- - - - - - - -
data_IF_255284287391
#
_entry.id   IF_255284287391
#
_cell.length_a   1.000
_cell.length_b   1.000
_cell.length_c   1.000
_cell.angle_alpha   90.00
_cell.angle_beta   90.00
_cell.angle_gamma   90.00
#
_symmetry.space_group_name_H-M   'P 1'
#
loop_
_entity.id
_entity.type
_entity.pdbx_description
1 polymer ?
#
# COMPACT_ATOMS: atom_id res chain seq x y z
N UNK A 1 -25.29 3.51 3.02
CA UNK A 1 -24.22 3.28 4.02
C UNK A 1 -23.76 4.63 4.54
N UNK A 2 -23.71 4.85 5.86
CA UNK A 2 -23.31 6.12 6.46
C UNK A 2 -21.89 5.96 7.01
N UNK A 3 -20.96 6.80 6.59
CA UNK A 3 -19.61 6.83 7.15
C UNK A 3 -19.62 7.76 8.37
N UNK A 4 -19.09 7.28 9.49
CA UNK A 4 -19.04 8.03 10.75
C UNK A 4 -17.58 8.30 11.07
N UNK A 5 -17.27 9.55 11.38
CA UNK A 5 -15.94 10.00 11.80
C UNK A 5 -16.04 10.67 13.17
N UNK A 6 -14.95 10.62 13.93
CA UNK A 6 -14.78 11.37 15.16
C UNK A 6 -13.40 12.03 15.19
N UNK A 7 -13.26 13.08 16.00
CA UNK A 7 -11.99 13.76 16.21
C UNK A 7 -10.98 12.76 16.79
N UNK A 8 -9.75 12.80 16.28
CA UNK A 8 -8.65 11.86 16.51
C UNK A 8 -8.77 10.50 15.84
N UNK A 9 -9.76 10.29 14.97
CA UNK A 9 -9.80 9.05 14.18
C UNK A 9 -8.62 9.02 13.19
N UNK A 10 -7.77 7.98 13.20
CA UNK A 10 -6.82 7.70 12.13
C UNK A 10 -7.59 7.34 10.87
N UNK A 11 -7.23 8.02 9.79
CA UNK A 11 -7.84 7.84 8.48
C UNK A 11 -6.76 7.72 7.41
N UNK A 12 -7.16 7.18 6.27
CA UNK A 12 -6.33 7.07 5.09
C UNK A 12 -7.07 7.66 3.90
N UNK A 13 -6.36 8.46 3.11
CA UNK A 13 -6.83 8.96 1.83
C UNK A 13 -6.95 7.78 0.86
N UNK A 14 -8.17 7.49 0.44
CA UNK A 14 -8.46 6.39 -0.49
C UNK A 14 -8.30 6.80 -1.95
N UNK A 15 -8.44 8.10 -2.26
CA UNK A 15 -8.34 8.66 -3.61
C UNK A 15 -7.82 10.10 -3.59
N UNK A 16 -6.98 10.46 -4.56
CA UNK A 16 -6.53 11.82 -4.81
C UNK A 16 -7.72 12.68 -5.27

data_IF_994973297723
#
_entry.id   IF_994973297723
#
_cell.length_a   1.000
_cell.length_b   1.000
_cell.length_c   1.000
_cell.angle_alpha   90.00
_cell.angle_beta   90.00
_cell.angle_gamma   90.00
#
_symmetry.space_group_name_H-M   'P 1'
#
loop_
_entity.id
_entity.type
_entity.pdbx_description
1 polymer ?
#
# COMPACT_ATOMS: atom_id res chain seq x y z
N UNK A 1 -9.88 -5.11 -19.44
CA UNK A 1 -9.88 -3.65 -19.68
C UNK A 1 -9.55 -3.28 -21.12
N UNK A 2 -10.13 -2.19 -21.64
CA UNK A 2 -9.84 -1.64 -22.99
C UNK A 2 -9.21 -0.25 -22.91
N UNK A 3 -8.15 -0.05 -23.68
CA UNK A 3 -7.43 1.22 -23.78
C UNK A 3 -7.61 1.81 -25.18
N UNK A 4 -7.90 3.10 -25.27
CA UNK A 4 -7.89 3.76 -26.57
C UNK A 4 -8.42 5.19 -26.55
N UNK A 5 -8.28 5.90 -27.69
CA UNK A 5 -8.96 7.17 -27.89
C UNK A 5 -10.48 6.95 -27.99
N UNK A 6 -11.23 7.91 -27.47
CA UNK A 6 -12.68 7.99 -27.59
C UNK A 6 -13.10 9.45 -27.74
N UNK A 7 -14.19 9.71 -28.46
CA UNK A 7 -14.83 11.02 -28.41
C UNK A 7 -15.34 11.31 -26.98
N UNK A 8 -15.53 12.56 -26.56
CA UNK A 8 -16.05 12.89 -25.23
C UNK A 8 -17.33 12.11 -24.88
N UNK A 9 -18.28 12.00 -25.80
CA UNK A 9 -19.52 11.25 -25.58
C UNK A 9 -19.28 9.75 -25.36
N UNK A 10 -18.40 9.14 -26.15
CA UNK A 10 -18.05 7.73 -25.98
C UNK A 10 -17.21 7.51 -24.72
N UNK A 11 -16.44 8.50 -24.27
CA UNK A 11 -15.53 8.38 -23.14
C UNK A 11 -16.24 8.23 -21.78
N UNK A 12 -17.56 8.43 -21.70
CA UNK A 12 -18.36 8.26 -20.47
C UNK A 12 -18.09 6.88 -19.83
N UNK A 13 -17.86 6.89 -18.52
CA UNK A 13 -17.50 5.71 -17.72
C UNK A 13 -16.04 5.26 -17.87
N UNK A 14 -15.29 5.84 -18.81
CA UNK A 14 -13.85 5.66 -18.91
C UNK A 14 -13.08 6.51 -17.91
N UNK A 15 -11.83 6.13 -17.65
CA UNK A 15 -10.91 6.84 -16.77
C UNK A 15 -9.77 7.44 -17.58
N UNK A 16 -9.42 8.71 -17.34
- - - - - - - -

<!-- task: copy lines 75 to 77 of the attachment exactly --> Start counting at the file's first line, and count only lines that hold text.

_cell.length_c   1.000
_cell.angle_alpha   90.00
_cell.angle_beta   90.00